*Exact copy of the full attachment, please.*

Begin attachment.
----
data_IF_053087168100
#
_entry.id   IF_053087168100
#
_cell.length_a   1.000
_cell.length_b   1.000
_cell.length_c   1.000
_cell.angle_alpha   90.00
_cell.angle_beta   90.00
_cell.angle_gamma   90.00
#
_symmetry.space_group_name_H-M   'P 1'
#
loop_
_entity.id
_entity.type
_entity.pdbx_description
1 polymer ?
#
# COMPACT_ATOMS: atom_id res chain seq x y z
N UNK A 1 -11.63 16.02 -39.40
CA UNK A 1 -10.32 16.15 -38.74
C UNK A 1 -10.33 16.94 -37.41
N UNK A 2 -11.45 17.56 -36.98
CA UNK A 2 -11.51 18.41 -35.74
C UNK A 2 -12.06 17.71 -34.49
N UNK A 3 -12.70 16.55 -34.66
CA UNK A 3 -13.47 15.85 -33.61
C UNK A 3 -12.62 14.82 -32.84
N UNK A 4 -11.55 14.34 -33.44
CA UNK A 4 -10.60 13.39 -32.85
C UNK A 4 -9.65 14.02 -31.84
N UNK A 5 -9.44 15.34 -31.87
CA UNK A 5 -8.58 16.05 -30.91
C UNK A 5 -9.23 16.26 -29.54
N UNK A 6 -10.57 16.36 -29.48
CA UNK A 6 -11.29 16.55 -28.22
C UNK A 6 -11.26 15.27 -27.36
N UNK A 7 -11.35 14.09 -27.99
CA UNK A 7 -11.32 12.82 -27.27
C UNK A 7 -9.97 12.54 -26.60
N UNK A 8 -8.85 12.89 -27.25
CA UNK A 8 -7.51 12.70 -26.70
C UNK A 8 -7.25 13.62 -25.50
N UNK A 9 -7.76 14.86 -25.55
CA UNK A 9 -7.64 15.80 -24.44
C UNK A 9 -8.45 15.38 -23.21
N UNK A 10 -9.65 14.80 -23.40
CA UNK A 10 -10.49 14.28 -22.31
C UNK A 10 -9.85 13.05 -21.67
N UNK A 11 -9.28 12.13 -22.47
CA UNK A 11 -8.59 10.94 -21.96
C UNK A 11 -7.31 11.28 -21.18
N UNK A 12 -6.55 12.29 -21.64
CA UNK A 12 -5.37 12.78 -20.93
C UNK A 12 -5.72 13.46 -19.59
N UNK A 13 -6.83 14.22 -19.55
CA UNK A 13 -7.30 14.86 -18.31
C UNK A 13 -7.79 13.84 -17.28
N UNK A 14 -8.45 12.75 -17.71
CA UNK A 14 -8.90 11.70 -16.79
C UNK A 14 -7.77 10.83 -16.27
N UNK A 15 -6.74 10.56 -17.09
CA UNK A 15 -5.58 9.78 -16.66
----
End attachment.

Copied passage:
data_IF_053087168100
#
_entry.id   IF_053087168100
#
_cell.length_a   1.000
_cell.length_b   1.000
_cell.length_c   1.000
_cell.angle_alpha   90.00
_cell.angle_beta   90.00
_cell.angle_gamma   90.00
#
_symmetry.space_group_name_H-M   'P 1'
#
loop_
_entity.id
_entity.type
_entity.pdbx_description
1 polymer ?
#
# COMPACT_ATOMS: atom_id res chain seq x y z
N UNK A 1 -11.63 16.02 -39.40
CA UNK A 1 -10.32 16.15 -38.74
C UNK A 1 -10.33 16.94 -37.41
N UNK A 2 -11.45 17.56 -36.98
CA UNK A 2 -11.51 18.41 -35.74
C UNK A 2 -12.06 17.71 -34.49
N UNK A 3 -12.70 16.55 -34.66
CA UNK A 3 -13.47 15.85 -33.61
C UNK A 3 -12.62 14.82 -32.84
N UNK A 4 -11.55 14.34 -33.44
CA UNK A 4 -10.60 13.39 -32.85
C UNK A 4 -9.65 14.02 -31.84
N UNK A 5 -9.44 15.34 -31.87
CA UNK A 5 -8.58 16.05 -30.91
C UNK A 5 -9.23 16.26 -29.54
N UNK A 6 -10.57 16.36 -29.48
CA UNK A 6 -11.29 16.55 -28.22
C UNK A 6 -11.26 15.27 -27.36
N UNK A 7 -11.35 14.09 -27.99
CA UNK A 7 -11.32 12.82 -27.27
C UNK A 7 -9.97 12.54 -26.60
N UNK A 8 -8.85 12.89 -27.25
CA UNK A 8 -7.51 12.70 -26.70
C UNK A 8 -7.25 13.62 -25.50
N UNK A 9 -7.76 14.86 -25.55
CA UNK A 9 -7.64 15.80 -24.44
C UNK A 9 -8.45 15.38 -23.21
N UNK A 10 -9.65 14.80 -23.40
CA UNK A 10 -10.49 14.28 -22.31
C UNK A 10 -9.85 13.05 -21.67
N UNK A 11 -9.28 12.13 -22.47
CA UNK A 11 -8.59 10.94 -21.96
C UNK A 11 -7.31 11.28 -21.18
N UNK A 12 -6.55 12.29 -21.64
CA UNK A 12 -5.37 12.78 -20.93
C UNK A 12 -5.72 13.46 -19.59
N UNK A 13 -6.83 14.22 -19.55
CA UNK A 13 -7.30 14.86 -18.31
C UNK A 13 -7.79 13.84 -17.28
N UNK A 14 -8.45 12.75 -17.71
CA UNK A 14 -8.90 11.70 -16.79
C UNK A 14 -7.77 10.83 -16.27
N UNK A 15 -6.74 10.56 -17.09
CA UNK A 15 -5.58 9.78 -16.66